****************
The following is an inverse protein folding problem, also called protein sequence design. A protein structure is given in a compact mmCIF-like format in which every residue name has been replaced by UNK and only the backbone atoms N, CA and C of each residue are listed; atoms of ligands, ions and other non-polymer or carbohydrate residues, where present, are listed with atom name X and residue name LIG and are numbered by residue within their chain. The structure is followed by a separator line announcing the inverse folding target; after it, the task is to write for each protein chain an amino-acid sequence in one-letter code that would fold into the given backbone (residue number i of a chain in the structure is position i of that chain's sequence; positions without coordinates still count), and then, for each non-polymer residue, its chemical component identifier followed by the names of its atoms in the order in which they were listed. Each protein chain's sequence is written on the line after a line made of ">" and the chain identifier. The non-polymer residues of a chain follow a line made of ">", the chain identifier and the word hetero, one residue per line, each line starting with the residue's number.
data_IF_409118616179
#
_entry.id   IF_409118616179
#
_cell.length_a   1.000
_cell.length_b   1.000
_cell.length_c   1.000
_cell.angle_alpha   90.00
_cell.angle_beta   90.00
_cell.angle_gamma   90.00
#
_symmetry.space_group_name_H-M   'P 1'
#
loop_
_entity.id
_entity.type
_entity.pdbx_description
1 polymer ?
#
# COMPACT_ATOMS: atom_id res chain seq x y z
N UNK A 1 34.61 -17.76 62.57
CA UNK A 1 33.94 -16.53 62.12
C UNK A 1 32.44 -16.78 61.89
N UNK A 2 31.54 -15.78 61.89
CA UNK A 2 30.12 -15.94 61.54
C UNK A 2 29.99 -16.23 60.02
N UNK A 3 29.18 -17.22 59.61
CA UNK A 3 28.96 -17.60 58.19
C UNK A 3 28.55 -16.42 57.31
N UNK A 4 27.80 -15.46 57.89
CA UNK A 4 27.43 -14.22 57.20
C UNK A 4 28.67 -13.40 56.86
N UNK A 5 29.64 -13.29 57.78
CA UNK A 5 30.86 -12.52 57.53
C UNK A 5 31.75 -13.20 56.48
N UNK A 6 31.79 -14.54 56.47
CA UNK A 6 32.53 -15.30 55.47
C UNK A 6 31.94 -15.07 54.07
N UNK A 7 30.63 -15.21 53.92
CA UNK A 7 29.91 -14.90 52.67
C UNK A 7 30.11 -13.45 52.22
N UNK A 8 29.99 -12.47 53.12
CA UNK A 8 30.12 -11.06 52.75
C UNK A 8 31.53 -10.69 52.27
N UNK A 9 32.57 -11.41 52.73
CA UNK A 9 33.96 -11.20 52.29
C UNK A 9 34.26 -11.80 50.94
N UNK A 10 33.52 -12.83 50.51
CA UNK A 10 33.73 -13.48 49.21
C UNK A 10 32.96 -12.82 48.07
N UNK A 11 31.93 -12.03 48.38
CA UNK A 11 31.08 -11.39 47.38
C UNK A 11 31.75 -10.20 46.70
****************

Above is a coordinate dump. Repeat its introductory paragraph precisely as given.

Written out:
The following is an inverse protein folding problem, also called protein sequence design. A protein structure is given in a compact mmCIF-like format in which every residue name has been replaced by UNK and only the backbone atoms N, CA and C of each residue are listed; atoms of ligands, ions and other non-polymer or carbohydrate residues, where present, are listed with atom name X and residue name LIG and are numbered by residue within their chain. The structure is followed by a separator line announcing the inverse folding target; after it, the task is to write for each protein chain an amino-acid sequence in one-letter code that would fold into the given backbone (residue number i of a chain in the structure is position i of that chain's sequence; positions without coordinates still count), and then, for each non-polymer residue, its chemical component identifier followed by the names of its atoms in the order in which they were listed. Each protein chain's sequence is written on the line after a line made of ">" and the chain identifier. The non-polymer residues of a chain follow a line made of ">", the chain identifier and the word hetero, one residue per line, each line starting with the residue's number.